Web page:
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J Pharm Sci. 2014 Apr;103(4):1115-25. doi: 10.1002/jps.23874. Epub 2014 Feb 7.

Steroid-decorated antibiotic microparticles for inhaled anti-infective therapy.

Author information

1
Institute of Chemical and Engineering Sciences, A*STAR (Agency for Science, Technology and Research), Jurong Island, Singapore, 627833, Singapore; Division of Chemistry and Biological Chemistry, School of Physical and Mathematical Sciences, Nanyang Technological University, Singapore, 637371, Singapore.

Abstract

Despite advances in vaccination and antimicrobial therapy, community-acquired pneumonia (CAP) remains as a leading cause of morbidity and mortality worldwide. As the severity of CAP has been linked to the extent of inflammation in the body, adjunctive therapeutic measures aimed at modulating the immune response have therefore become increasingly attractive in recent years. In particular, for CAP patients with underlying medical conditions such as chronic obstructive pulmonary disease (COPD), a steroid-antibiotic combination will no doubt be a useful and timely therapeutic intervention. Unfortunately, no combined steroid-antibiotic dry powder formulation is available commercially or has been reported in the academic literature. The aim of this work was hence to develop a novel steroid-antibiotic dry powder inhaler formulation [ciprofloxacin hydrochloride (CIP) and beclomethasone dipropionate (BP)] for inhaled anti-infective therapy. The spray-dried powder was of respirable size (d50 of ∼2.3 μm), partially crystalline and had BP preferentially deposited on the particle surface. Favorably, when formulated as a binary mix, both CIP and BP showed much higher drug release and fine particle fractions (of the loaded dose) over their singly delivered counterparts, and had robust activity against the respiratory tract infection-causing bacteria Klebsiella pneumoniae, Pseudomonas aeruginosa, and Staphylococcus aureus.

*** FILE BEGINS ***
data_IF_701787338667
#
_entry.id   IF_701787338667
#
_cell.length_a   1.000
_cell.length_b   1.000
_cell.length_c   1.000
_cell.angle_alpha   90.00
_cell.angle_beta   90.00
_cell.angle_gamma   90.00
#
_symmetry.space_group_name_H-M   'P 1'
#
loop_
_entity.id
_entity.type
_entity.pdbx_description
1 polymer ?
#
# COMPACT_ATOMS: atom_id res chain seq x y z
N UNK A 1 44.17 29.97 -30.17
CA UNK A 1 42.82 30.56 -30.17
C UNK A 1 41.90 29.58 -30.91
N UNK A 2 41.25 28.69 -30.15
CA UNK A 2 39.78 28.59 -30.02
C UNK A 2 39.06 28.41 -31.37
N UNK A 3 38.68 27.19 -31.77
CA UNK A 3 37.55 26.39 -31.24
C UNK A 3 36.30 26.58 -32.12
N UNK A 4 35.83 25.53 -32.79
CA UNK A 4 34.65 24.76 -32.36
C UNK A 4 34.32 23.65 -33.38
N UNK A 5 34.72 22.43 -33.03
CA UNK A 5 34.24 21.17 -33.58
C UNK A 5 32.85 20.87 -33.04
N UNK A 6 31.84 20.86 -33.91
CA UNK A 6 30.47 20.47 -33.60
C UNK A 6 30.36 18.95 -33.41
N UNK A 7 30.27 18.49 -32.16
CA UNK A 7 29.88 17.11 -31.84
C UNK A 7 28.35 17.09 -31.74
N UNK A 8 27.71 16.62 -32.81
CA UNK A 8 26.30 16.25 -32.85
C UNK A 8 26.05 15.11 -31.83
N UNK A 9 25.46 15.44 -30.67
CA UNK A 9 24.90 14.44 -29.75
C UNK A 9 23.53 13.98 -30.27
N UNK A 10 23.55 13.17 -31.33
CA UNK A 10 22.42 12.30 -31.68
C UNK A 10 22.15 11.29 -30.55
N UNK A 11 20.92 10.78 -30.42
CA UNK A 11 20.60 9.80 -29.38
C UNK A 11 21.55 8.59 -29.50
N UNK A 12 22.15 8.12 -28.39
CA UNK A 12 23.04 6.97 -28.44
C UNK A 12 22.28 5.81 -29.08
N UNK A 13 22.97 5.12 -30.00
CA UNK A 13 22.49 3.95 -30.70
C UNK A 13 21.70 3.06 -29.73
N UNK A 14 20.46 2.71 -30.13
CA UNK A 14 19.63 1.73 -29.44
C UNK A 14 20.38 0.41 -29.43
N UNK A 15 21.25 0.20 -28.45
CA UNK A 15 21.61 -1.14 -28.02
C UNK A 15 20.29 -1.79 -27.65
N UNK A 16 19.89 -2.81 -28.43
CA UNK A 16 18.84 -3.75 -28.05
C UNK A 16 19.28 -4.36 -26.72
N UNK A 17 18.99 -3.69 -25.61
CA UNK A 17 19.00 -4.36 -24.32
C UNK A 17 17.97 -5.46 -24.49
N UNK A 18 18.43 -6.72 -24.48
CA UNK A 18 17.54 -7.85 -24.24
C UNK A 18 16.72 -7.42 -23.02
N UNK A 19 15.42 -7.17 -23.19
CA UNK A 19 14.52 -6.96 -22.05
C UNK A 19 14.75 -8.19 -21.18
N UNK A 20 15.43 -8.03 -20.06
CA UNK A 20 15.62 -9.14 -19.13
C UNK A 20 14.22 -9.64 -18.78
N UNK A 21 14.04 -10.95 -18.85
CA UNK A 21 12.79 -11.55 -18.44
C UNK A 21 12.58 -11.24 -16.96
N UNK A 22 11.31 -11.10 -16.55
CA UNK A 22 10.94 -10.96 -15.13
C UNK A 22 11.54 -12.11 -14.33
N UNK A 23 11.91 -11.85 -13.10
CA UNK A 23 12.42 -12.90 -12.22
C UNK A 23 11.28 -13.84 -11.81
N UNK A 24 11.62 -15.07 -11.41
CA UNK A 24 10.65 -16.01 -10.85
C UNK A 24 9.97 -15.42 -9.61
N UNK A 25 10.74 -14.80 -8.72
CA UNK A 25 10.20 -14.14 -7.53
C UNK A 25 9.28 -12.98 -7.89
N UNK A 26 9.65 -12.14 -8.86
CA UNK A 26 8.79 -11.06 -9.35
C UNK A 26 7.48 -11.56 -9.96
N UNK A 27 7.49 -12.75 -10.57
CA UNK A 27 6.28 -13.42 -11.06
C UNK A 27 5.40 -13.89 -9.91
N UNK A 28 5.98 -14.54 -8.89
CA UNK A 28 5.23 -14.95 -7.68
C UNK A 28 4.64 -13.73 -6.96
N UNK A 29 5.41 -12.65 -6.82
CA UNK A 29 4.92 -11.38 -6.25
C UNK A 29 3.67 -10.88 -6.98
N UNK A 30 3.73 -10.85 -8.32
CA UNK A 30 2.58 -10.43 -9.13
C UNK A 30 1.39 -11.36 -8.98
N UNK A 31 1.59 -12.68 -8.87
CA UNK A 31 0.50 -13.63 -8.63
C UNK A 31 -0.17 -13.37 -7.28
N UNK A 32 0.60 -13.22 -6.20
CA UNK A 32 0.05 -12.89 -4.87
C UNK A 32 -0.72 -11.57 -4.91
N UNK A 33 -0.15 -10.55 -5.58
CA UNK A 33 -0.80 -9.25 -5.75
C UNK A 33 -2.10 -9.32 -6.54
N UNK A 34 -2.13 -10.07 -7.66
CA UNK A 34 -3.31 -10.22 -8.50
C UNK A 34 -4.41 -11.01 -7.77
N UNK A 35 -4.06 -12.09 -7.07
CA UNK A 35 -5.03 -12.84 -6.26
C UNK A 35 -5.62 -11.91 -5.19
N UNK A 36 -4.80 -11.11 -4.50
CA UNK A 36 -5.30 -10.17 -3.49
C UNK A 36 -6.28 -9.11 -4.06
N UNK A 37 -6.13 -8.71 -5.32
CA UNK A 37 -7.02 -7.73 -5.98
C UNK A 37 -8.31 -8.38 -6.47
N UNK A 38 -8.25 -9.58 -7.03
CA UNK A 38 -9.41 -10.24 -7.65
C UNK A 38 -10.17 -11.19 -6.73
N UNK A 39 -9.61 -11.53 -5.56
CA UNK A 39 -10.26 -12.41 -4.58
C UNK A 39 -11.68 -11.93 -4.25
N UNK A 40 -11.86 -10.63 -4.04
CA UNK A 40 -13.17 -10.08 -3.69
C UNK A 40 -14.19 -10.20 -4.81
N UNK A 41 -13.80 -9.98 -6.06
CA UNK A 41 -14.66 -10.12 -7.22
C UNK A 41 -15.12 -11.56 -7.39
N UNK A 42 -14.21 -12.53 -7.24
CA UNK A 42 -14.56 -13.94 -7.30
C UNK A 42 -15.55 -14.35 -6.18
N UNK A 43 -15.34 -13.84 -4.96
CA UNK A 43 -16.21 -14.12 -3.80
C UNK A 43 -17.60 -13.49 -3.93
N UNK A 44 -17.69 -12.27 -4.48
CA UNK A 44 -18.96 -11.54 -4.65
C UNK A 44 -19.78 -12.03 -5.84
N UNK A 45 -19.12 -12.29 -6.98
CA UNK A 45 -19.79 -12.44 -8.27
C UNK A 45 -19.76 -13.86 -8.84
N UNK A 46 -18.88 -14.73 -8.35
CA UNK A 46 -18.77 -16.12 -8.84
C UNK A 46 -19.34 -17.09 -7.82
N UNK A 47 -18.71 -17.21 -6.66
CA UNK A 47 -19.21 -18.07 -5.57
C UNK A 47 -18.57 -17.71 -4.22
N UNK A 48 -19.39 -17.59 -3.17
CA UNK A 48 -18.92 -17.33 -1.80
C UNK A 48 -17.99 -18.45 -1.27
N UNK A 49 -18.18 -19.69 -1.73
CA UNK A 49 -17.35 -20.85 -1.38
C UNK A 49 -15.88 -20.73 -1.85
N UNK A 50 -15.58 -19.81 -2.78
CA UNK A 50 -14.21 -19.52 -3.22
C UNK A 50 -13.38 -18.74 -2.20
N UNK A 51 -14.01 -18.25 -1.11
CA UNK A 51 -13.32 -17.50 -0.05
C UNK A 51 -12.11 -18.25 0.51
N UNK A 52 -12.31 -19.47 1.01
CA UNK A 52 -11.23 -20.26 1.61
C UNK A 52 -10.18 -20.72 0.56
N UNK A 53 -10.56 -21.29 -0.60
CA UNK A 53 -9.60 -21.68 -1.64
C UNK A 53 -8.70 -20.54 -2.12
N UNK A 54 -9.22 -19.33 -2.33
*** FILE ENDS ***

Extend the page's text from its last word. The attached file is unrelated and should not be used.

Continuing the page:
KEYWORDS:

aerosols; antiinfectives; chronic obstructive pulmonary disease (COPD); combinatorial therapy; community-acquired pneumonia (CAP); corticosteroids; dry powder inhaler; formulation; pulmonary drug delivery; spray drying

PMID:
24510431
DOI:
10.1002/jps.23874
[Indexed for MEDLINE]
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